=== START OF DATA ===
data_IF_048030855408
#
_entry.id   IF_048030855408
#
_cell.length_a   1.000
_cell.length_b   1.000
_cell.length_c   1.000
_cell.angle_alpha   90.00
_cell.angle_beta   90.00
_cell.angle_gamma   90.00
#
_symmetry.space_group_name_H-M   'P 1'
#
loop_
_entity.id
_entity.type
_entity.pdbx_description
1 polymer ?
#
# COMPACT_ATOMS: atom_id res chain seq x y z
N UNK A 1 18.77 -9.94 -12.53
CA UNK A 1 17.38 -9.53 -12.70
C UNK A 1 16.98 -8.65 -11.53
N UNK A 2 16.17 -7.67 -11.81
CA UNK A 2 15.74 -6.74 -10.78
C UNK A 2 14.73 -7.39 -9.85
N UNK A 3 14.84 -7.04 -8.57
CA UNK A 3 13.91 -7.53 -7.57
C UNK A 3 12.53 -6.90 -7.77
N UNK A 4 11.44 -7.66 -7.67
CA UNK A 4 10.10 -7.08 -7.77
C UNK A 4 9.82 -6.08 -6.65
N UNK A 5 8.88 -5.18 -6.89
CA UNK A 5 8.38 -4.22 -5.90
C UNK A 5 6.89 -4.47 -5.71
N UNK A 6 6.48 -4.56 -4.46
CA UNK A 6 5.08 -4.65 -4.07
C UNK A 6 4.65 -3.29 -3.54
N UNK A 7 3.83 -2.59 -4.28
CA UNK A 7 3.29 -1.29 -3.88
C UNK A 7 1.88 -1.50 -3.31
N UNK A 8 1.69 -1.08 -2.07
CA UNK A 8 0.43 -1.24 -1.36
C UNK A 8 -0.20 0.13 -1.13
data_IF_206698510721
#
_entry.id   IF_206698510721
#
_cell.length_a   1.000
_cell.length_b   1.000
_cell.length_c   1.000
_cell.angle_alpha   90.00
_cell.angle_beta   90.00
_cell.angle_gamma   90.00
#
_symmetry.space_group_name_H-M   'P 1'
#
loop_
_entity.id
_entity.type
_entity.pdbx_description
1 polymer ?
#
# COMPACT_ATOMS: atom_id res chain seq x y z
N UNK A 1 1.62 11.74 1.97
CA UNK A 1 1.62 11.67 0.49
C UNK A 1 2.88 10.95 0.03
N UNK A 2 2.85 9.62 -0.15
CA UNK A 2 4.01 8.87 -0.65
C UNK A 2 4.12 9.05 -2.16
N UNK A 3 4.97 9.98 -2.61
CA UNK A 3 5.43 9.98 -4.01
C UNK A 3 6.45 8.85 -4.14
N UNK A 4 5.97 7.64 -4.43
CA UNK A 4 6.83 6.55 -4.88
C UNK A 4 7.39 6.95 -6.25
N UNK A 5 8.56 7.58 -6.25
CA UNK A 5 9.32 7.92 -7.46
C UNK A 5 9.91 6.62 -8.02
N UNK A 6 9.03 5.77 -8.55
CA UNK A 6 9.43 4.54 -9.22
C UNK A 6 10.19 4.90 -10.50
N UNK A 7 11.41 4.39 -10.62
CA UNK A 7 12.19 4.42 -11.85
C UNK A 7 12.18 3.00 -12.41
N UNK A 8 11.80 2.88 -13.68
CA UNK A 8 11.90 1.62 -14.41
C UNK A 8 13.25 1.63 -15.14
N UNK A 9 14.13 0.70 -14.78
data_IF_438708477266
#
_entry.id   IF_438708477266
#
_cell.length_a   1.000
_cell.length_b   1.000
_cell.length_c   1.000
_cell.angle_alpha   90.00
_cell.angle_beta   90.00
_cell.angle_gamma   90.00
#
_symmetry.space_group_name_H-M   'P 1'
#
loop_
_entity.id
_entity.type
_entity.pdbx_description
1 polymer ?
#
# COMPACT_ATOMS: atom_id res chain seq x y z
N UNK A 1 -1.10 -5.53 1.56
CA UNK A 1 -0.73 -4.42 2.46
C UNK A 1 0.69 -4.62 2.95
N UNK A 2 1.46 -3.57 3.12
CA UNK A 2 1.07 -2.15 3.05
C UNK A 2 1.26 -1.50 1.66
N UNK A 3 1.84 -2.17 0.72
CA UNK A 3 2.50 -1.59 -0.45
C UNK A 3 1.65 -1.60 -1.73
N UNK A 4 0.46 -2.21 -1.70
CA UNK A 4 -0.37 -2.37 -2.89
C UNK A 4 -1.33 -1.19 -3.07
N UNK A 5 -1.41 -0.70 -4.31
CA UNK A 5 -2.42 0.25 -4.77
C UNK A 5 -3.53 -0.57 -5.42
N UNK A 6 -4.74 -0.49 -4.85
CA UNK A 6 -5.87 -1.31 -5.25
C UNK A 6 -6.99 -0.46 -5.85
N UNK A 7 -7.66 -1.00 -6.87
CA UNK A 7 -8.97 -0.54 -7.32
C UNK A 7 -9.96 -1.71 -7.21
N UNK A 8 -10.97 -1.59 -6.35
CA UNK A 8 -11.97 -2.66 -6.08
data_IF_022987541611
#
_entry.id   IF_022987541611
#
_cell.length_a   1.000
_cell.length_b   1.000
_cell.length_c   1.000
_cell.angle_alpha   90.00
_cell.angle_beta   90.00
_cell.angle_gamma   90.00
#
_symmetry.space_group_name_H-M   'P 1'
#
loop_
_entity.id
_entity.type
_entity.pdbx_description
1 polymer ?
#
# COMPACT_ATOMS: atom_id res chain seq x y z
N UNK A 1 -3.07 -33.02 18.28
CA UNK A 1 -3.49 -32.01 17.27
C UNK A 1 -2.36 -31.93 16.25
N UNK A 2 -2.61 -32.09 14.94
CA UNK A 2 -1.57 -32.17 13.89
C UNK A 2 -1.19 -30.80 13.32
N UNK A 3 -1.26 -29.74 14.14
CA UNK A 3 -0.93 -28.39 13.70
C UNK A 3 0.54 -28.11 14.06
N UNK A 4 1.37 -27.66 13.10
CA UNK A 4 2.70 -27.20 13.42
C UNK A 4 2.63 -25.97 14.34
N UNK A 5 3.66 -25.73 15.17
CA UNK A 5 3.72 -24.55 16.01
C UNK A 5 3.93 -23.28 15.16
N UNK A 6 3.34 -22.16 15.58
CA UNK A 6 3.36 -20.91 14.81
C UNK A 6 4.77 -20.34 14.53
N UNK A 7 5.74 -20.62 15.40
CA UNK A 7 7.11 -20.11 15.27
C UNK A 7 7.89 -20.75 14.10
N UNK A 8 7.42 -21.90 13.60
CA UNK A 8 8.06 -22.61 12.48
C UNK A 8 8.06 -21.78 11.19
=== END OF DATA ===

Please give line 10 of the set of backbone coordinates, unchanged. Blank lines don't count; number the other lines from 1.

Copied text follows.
_cell.angle_gamma   90.00